“Rise up, ‘cause we’re so much stronger as one,” she sings in English. “Breaking the silence as loud as a gun. Brothers and sisters, we all come from one. Different religions, we share the same blood.”
Almasjid Alaqsa this morning after The Zionist forces have entered the mosque They hit women , they are not allowing to men under 50 age to enter the mosque only men who slept yesterday at the mosque are now trying their best to protect our mosque المسجد الأقصى صباح اليوم بعد أن إقتحمته القوات الصهيونية بذكرى خراب الهيكل المزعوم ، ضربوا النساء وحراس المسجد ، لم يسمحوا لمن عمره أقل من خمسين عاما من الرجال بالدخول للمسجد ، فقط من إعتكف من الشباب ليلة أمس يقوم الآن بحماية المسجد الأقصى المبارك
2016 Election Guide for Muslim Americans. Who Deserves Our Support?
According to the Pew Research Center, there are nearly 2.8 million Muslims in the United States, 2.3 million of whom are American citizens and have a political stake in the future of this country. For a lot of us who feel that our identities have become so politicized over the recent decades, we can’t help but be more and more aware of who our leaders are and what they’re saying about us. It’s important for Muslim Americans now more than ever to decide who will serve our best interests, if at all, and who we should vote for.
The focus of this post will be on the two most prominent Democratic candidates - Hillary Clinton and Bernie Sanders - because both appeal to minority voters like us through their inclusive economic and social policies. Using this as the foundation, Muslim Americans must now assess which contender exhibits more overall sensitivity to the issueswe specifically find important. This includes topics such as surveillance, prisoner rights, the Invasion of Afghanistan and Iraq, Palestine, Iran, drone strikes, and more.
US Foreign policy is particularly significant because many of us have personal and emotional relations to the countries of our parents and/or grandparents. America’s increased interest in the Islamic world also has deep implications for both Muslims across the globe and Muslim Americans at home.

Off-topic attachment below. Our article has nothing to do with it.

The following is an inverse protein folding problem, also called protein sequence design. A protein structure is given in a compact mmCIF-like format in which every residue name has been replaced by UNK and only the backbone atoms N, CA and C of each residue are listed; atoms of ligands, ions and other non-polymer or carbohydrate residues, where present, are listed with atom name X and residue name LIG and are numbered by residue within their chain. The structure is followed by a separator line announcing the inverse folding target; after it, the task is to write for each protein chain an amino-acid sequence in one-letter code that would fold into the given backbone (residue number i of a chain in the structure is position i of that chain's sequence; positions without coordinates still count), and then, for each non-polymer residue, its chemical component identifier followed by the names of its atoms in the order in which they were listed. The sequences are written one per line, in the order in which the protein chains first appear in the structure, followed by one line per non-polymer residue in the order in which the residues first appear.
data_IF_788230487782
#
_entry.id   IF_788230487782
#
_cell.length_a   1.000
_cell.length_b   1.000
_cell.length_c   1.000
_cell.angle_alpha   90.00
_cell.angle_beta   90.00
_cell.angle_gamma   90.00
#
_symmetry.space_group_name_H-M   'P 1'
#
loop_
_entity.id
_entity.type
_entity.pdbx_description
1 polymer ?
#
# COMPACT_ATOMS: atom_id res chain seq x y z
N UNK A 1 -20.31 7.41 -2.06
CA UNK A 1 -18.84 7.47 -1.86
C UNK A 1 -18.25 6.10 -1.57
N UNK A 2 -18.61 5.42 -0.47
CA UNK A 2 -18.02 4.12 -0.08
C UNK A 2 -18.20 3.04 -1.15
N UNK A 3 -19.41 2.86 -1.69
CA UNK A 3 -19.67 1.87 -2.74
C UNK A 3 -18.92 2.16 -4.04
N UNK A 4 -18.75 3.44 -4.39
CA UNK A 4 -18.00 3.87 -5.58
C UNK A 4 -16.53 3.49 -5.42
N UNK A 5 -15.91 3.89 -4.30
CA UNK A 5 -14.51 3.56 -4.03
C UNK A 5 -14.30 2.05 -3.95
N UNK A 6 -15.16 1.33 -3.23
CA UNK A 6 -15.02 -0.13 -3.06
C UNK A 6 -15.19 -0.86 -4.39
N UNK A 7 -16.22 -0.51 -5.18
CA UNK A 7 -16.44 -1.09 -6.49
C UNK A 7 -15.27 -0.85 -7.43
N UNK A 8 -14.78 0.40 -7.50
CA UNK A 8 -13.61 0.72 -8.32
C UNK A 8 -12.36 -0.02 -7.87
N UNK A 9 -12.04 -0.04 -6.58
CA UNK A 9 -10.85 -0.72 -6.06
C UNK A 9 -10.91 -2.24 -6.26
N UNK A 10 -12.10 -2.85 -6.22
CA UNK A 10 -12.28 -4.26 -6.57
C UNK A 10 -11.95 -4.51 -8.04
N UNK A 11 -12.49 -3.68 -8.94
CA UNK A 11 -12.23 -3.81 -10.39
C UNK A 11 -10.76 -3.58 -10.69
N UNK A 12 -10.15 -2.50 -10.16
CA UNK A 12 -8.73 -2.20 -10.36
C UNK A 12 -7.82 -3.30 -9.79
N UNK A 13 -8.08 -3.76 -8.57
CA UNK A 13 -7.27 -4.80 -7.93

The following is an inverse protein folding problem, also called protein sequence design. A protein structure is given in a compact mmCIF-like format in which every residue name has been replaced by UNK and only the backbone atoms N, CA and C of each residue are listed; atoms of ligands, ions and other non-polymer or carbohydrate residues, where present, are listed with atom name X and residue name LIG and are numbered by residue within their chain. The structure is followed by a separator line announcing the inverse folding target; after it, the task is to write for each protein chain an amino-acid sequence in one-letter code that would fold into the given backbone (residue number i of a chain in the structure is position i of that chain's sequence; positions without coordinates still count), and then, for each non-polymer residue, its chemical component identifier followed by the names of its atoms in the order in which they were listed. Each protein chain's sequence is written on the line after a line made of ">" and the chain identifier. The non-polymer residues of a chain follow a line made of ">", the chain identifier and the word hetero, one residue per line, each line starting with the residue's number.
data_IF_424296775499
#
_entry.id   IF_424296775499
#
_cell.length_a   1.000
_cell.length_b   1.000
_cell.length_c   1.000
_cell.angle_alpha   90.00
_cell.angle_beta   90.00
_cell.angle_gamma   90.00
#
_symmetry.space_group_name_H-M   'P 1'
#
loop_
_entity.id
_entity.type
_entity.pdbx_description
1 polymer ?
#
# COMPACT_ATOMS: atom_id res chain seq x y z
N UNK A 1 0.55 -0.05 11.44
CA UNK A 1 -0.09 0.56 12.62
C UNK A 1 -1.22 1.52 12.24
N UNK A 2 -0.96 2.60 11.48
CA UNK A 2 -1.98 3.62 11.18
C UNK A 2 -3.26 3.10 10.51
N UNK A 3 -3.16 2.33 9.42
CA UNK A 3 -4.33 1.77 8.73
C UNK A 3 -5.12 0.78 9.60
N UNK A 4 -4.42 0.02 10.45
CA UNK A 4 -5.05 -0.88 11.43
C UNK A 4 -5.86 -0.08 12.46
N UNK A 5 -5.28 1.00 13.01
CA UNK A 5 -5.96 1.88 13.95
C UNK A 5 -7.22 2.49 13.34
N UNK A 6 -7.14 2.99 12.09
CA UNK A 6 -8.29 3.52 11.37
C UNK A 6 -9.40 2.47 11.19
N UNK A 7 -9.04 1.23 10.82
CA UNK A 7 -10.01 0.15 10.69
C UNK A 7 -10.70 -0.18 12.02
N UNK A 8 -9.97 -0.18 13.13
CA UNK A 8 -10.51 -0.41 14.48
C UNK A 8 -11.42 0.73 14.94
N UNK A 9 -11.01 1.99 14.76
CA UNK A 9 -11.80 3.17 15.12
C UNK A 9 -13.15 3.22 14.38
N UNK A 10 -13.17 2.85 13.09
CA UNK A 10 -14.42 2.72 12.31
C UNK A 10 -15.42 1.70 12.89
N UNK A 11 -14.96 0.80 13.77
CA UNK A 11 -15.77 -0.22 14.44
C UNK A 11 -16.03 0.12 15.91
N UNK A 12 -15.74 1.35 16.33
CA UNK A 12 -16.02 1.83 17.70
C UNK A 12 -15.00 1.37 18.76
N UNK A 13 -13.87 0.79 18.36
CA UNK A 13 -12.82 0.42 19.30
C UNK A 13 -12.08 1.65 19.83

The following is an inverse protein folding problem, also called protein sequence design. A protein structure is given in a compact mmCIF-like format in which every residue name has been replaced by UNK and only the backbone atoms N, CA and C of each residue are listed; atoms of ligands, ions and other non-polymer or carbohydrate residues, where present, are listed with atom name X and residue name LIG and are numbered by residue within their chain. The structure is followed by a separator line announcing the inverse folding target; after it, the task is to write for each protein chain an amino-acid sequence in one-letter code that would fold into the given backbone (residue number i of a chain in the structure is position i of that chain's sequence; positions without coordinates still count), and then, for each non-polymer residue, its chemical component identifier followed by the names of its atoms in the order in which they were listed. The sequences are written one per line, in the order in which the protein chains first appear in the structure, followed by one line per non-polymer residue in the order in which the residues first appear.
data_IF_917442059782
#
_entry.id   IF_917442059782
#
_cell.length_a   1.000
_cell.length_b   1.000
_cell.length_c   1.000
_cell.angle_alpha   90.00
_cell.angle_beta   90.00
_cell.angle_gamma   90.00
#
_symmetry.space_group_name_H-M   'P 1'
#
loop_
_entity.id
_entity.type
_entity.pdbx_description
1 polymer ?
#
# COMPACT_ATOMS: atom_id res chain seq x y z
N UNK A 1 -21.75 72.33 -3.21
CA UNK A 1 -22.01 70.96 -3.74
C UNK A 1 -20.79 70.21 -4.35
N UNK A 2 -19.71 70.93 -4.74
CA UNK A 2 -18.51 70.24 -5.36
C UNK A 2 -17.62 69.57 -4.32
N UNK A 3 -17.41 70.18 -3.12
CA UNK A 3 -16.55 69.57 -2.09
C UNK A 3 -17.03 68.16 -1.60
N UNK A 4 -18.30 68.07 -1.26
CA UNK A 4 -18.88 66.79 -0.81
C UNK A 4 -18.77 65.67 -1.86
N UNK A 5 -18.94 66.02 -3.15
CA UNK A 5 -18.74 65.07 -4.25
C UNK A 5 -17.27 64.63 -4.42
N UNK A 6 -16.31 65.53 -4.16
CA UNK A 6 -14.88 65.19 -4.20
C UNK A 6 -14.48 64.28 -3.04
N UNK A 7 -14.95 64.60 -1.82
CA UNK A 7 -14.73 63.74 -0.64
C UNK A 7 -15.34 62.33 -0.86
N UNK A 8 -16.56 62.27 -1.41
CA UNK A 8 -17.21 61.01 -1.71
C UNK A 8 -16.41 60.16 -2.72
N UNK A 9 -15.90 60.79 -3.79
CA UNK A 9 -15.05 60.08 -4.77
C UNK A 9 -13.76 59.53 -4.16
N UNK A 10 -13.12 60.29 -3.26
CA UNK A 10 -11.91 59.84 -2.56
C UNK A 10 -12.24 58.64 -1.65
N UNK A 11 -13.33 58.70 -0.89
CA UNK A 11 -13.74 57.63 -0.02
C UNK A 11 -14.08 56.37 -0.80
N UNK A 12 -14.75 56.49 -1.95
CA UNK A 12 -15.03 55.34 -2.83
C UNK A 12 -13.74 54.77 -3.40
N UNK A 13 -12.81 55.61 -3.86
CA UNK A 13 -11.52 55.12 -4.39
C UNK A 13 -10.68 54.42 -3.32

It is therefore important to recognize that our vote doesn’t just affect our domestic lives but also the lives of Muslims worldwide who are profoundly impacted by US foreign policy. If we want any positive change then we must take this election and our participation in it very seriously.
I’m going to try my best to include a lot of issues that are relevant to Muslim Americans. Please contribute to this post if I am leaving anything out. I also recognize that there are many non-Muslim Americans, non-Muslims, and non-American Muslims who care about these topics so this post is also for you.
Lastly, I will also match both candidates up to every issue as much as possible so you can compare and contrast their policies. Other than that the structure of this post is pretty self-explanatory once you read through it.
Overall it’s up to you to decide who you want to support but wallahi exercise your right to VOTE.
I.) INVASION OF AFGHANISTAN, INVASION OF IRAQ, MILITARY INTERVENTION, & DRONE STRIKES
Don’t abstain from voting. This is a very flawed form of “political activism” and is actually advantageous to candidates who are more problematic than others.
Vote in the Primaries! There isn’t just one stage of voting!
I hope this entire post shed important insight on the two currently prominent Democratic candidates and allows Muslim Americans to make an informed decision on who they should vote for in 2016. Again, if I have left anything out then please contribute to this post.
I know Eid is a time of celebration, but I ask you to pray for the 200+ innocent Iraqis killed by Isis bombings on Eid and the dozens more that were wounded. As usual they targeted Shi'a majority areas. I don’t really care if you’re still in denial when it comes to Shi'a genocide and targeted killing, but I ask you to pray for their souls as human beings and for my entire country because everyone is suffering.